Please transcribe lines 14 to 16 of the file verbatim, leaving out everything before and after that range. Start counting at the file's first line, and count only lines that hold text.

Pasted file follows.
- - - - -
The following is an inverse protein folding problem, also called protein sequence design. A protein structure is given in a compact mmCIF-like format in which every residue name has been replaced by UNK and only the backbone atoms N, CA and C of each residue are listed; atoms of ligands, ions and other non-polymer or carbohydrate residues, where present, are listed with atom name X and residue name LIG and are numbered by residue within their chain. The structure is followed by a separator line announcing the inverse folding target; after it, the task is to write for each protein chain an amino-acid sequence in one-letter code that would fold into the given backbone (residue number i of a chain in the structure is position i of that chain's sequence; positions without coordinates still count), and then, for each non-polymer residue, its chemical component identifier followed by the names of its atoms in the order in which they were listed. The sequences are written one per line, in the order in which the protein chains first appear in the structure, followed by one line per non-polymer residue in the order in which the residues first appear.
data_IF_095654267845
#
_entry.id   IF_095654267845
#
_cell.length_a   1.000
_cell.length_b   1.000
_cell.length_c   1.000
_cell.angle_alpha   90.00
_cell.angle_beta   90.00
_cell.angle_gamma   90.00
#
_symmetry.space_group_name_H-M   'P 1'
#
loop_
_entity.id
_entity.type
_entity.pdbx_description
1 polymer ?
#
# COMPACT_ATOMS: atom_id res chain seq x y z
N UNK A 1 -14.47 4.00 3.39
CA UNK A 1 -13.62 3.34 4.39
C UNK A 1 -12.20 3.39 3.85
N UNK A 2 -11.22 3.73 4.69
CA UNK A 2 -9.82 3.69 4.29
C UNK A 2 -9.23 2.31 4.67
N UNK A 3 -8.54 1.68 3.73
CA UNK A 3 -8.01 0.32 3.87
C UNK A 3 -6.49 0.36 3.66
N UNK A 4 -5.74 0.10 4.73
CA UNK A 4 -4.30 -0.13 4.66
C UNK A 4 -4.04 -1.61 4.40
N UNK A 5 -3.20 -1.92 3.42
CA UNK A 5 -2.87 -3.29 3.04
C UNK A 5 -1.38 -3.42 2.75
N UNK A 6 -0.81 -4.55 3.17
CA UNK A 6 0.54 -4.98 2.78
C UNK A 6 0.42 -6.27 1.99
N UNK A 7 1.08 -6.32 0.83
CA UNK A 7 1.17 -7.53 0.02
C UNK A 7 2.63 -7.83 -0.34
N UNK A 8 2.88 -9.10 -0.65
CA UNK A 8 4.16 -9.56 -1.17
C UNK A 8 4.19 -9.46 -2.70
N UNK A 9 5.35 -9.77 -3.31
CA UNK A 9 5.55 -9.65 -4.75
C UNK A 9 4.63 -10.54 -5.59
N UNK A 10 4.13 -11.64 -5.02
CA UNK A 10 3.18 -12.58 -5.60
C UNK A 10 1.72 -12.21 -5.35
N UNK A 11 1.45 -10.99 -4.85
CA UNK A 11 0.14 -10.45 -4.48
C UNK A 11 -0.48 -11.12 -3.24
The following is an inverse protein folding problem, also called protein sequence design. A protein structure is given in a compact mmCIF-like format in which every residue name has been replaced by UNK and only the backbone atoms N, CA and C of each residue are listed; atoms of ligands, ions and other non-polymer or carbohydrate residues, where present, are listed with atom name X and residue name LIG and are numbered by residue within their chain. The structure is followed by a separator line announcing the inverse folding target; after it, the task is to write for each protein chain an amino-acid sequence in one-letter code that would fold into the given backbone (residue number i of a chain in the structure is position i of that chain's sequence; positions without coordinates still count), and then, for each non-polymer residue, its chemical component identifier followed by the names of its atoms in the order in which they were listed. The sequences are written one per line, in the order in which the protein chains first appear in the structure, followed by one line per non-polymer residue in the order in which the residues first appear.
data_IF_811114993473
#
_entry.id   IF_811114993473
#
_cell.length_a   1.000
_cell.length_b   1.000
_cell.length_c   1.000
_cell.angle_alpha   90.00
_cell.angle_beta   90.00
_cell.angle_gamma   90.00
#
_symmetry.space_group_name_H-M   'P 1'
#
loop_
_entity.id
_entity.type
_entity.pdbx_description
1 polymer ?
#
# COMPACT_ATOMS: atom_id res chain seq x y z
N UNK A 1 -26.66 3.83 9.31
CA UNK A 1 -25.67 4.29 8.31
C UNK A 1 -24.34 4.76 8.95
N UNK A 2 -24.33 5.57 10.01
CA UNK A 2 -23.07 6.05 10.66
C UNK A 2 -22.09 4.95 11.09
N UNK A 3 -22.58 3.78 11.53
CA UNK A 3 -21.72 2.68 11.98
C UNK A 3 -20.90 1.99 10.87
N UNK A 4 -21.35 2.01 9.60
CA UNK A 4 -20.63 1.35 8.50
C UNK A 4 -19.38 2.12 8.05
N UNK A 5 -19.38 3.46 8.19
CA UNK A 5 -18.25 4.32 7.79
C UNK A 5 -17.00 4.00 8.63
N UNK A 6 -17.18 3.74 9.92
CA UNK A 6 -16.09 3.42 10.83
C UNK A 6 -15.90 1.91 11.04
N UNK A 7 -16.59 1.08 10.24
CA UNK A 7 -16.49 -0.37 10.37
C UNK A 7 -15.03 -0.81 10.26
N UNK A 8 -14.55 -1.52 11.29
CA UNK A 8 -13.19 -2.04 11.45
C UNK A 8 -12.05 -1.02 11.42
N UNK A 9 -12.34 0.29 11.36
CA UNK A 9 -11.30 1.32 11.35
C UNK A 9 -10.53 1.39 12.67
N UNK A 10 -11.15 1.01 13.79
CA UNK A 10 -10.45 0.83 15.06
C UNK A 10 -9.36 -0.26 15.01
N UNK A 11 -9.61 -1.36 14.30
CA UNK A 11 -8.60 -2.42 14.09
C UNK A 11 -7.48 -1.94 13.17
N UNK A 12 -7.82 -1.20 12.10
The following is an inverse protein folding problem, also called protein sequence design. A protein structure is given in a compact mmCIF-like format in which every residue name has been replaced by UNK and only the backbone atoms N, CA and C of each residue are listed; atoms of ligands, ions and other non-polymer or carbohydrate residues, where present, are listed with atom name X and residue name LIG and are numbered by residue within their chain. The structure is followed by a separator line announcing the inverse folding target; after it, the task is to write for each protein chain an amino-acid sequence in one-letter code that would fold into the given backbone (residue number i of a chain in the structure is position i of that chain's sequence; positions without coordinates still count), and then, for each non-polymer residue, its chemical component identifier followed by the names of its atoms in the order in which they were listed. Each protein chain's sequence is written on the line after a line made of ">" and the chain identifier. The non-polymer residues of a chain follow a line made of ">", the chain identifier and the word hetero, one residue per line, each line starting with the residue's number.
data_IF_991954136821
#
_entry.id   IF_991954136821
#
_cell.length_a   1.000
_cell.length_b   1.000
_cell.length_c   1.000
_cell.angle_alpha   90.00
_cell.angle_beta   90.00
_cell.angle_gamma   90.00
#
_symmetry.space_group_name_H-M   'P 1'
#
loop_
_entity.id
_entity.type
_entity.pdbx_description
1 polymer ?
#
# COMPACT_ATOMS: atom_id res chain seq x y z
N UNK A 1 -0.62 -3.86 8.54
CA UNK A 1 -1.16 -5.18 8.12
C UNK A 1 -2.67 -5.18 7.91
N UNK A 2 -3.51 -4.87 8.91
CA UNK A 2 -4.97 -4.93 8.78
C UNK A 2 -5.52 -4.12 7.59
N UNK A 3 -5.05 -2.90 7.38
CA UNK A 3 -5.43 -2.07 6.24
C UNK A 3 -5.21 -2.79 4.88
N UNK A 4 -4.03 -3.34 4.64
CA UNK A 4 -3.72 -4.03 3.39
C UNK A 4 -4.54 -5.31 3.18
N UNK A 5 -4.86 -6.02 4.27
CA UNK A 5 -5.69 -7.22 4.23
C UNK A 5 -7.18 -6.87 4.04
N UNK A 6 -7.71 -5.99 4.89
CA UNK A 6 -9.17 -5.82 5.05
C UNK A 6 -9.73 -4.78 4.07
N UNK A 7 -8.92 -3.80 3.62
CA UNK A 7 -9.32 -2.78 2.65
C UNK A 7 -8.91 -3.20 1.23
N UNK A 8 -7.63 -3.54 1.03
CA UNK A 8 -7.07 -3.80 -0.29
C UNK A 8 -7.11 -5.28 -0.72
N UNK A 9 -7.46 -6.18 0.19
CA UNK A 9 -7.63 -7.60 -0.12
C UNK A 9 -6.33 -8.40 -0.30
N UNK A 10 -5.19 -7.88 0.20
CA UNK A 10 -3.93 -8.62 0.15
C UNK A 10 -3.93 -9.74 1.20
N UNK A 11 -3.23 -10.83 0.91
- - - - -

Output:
#
loop_
_entity.id